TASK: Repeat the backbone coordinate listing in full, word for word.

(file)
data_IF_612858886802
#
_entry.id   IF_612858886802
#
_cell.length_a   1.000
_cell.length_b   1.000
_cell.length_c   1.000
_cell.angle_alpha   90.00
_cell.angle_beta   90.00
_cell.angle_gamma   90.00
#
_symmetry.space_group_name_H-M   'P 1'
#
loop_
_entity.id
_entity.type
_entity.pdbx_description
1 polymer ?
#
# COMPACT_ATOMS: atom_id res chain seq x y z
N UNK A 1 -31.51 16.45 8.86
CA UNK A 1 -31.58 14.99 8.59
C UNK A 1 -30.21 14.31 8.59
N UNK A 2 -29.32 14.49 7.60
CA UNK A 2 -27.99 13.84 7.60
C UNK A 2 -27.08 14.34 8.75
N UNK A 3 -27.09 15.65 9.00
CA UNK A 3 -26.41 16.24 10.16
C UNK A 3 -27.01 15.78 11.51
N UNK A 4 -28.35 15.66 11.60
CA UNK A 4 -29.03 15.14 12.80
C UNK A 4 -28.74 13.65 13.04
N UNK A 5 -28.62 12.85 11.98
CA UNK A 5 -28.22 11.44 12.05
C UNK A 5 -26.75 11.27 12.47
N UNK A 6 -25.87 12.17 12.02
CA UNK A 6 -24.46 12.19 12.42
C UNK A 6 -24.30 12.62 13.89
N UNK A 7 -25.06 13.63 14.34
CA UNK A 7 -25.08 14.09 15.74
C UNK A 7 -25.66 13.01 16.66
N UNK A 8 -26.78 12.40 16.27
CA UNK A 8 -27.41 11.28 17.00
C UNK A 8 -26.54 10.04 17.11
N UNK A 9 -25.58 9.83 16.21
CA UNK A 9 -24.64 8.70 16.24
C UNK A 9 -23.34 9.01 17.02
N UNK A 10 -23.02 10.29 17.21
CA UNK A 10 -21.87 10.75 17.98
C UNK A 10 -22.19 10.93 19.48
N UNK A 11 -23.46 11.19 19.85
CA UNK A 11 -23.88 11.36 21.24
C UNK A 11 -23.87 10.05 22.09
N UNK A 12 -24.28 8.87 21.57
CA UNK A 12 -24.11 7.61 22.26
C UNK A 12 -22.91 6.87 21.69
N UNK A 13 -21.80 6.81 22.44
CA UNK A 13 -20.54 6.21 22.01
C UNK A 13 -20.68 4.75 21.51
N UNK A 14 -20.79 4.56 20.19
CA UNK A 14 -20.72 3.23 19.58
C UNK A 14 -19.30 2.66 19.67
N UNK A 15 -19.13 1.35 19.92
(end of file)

data_IF_612858886802
#
_entry.id   IF_612858886802
#
_cell.length_a   1.000
_cell.length_b   1.000
_cell.length_c   1.000
_cell.angle_alpha   90.00
_cell.angle_beta   90.00
_cell.angle_gamma   90.00
#
_symmetry.space_group_name_H-M   'P 1'
#
loop_
_entity.id
_entity.type
_entity.pdbx_description
1 polymer ?
#
# COMPACT_ATOMS: atom_id res chain seq x y z
N UNK A 1 -31.51 16.45 8.86
CA UNK A 1 -31.58 14.99 8.59
C UNK A 1 -30.21 14.31 8.59
N UNK A 2 -29.32 14.49 7.60
CA UNK A 2 -27.99 13.84 7.60
C UNK A 2 -27.08 14.34 8.75
N UNK A 3 -27.09 15.65 9.00
CA UNK A 3 -26.41 16.24 10.16
C UNK A 3 -27.01 15.78 11.51
N UNK A 4 -28.35 15.66 11.60
CA UNK A 4 -29.03 15.14 12.80
C UNK A 4 -28.74 13.65 13.04
N UNK A 5 -28.62 12.85 11.98
CA UNK A 5 -28.22 11.44 12.05
C UNK A 5 -26.75 11.27 12.47
N UNK A 6 -25.87 12.17 12.02
CA UNK A 6 -24.46 12.19 12.42
C UNK A 6 -24.30 12.62 13.89
N UNK A 7 -25.06 13.63 14.34
CA UNK A 7 -25.08 14.09 15.74
C UNK A 7 -25.66 13.01 16.66
N UNK A 8 -26.78 12.40 16.27
CA UNK A 8 -27.41 11.28 17.00
C UNK A 8 -26.54 10.04 17.11
N UNK A 9 -25.58 9.83 16.21
CA UNK A 9 -24.64 8.70 16.24
C UNK A 9 -23.34 9.01 17.02
N UNK A 10 -23.02 10.29 17.21
CA UNK A 10 -21.87 10.75 17.98
C UNK A 10 -22.19 10.93 19.48
N UNK A 11 -23.46 11.19 19.85
CA UNK A 11 -23.88 11.36 21.24
C UNK A 11 -23.87 10.05 22.09
N UNK A 12 -24.28 8.87 21.57
CA UNK A 12 -24.11 7.61 22.26
C UNK A 12 -22.91 6.87 21.69
N UNK A 13 -21.80 6.81 22.44
CA UNK A 13 -20.54 6.21 22.01
C UNK A 13 -20.68 4.75 21.51
N UNK A 14 -20.79 4.56 20.19
CA UNK A 14 -20.72 3.23 19.58
C UNK A 14 -19.30 2.66 19.67
N UNK A 15 -19.13 1.35 19.92